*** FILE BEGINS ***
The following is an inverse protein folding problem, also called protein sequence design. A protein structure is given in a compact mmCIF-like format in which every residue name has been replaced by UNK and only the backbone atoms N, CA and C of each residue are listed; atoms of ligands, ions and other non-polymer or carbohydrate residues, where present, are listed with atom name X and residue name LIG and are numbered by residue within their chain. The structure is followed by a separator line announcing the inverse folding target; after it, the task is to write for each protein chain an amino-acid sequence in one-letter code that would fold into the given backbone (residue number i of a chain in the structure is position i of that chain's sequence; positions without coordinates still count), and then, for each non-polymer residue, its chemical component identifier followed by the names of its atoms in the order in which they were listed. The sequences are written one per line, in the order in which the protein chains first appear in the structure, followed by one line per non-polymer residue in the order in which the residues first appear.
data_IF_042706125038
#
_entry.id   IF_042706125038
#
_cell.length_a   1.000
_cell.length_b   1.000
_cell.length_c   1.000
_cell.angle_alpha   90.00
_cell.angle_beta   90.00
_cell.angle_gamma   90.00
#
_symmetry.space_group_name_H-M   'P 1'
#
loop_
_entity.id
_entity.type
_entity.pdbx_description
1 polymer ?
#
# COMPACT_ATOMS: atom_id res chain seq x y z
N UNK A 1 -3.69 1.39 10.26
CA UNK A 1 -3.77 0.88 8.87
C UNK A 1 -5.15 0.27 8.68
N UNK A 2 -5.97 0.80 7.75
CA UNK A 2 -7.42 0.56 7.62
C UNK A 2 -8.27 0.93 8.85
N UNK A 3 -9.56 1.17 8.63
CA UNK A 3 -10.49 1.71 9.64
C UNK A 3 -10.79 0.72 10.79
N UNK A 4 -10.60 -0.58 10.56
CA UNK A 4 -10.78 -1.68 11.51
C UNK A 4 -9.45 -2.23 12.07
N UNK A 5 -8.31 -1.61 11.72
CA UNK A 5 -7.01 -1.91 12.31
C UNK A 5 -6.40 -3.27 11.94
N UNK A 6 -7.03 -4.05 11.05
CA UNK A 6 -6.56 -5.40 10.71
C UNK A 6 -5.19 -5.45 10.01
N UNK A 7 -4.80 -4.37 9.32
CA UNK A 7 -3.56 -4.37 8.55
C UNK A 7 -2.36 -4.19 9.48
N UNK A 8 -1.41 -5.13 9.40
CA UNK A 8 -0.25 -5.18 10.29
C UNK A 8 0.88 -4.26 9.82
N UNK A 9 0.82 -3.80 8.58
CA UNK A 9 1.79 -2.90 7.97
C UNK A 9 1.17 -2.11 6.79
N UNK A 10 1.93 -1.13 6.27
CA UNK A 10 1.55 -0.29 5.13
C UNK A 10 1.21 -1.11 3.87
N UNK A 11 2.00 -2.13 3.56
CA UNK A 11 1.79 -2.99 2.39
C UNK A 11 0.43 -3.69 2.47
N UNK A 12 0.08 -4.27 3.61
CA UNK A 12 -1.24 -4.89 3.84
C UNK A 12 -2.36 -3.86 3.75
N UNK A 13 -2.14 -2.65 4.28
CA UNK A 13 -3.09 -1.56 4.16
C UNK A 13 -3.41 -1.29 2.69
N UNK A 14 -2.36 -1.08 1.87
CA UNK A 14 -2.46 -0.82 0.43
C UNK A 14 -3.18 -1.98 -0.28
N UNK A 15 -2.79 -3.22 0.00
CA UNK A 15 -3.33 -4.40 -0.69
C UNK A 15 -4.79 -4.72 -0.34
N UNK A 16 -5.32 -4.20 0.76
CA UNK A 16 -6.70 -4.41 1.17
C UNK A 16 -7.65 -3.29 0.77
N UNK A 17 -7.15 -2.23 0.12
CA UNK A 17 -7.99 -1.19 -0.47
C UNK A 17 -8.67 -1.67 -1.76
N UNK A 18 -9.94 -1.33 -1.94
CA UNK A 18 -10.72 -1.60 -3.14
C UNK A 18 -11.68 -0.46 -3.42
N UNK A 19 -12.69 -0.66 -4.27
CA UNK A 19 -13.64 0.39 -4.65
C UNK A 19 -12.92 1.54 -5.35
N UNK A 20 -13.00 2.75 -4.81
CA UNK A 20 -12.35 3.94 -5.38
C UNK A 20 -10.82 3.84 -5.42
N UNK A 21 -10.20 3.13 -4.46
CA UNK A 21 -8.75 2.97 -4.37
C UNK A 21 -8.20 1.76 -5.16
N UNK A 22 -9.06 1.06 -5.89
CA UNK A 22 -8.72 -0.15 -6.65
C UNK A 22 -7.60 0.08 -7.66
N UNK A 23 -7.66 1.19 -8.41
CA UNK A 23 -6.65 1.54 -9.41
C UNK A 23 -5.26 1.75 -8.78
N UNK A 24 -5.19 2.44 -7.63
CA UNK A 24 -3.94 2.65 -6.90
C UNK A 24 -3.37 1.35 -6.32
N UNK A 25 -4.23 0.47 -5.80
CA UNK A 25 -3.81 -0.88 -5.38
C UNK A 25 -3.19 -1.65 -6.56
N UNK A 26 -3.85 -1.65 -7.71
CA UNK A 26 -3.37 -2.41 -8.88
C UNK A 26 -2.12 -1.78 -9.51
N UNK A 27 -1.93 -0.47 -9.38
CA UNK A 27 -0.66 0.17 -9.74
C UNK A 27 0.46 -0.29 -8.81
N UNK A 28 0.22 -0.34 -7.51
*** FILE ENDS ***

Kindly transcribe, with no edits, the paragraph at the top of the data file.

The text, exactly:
The following is an inverse protein folding problem, also called protein sequence design. A protein structure is given in a compact mmCIF-like format in which every residue name has been replaced by UNK and only the backbone atoms N, CA and C of each residue are listed; atoms of ligands, ions and other non-polymer or carbohydrate residues, where present, are listed with atom name X and residue name LIG and are numbered by residue within their chain. The structure is followed by a separator line announcing the inverse folding target; after it, the task is to write for each protein chain an amino-acid sequence in one-letter code that would fold into the given backbone (residue number i of a chain in the structure is position i of that chain's sequence; positions without coordinates still count), and then, for each non-polymer residue, its chemical component identifier followed by the names of its atoms in the order in which they were listed. The sequences are written one per line, in the order in which the protein chains first appear in the structure, followed by one line per non-polymer residue in the order in which the residues first appear.